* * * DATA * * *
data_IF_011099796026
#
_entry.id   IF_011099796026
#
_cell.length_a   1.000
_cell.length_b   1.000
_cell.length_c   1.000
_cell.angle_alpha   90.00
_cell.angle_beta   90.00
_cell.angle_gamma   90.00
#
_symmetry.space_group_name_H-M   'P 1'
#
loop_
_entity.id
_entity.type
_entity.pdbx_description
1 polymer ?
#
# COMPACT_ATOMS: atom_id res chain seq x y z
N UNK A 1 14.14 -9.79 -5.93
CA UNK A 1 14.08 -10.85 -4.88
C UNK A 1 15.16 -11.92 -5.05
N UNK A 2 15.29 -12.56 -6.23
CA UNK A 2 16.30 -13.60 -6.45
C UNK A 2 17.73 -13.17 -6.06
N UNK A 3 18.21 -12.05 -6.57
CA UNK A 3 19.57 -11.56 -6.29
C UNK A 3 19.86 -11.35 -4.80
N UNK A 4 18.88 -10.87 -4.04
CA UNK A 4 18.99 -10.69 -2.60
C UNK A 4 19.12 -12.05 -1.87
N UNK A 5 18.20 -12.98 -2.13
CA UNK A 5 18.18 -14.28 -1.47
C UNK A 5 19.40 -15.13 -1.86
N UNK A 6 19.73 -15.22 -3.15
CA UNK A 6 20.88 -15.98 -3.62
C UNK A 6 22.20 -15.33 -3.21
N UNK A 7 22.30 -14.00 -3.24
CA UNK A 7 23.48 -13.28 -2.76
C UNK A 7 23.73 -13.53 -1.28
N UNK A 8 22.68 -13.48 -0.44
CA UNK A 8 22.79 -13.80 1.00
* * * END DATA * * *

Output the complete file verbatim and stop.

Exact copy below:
data_IF_011099796026
#
_entry.id   IF_011099796026
#
_cell.length_a   1.000
_cell.length_b   1.000
_cell.length_c   1.000
_cell.angle_alpha   90.00
_cell.angle_beta   90.00
_cell.angle_gamma   90.00
#
_symmetry.space_group_name_H-M   'P 1'
#
loop_
_entity.id
_entity.type
_entity.pdbx_description
1 polymer ?
#
# COMPACT_ATOMS: atom_id res chain seq x y z
N UNK A 1 14.14 -9.79 -5.93
CA UNK A 1 14.08 -10.85 -4.88
C UNK A 1 15.16 -11.92 -5.05
N UNK A 2 15.29 -12.56 -6.23
CA UNK A 2 16.30 -13.60 -6.45
C UNK A 2 17.73 -13.17 -6.06
N UNK A 3 18.21 -12.05 -6.57
CA UNK A 3 19.57 -11.56 -6.29
C UNK A 3 19.86 -11.35 -4.80
N UNK A 4 18.88 -10.87 -4.04
CA UNK A 4 18.99 -10.69 -2.60
C UNK A 4 19.12 -12.05 -1.87
N UNK A 5 18.20 -12.98 -2.13
CA UNK A 5 18.18 -14.28 -1.47
C UNK A 5 19.40 -15.13 -1.86
N UNK A 6 19.73 -15.22 -3.15
CA UNK A 6 20.88 -15.98 -3.62
C UNK A 6 22.20 -15.33 -3.21
N UNK A 7 22.30 -14.00 -3.24
CA UNK A 7 23.48 -13.28 -2.76
C UNK A 7 23.73 -13.53 -1.28
N UNK A 8 22.68 -13.48 -0.44
CA UNK A 8 22.79 -13.80 1.00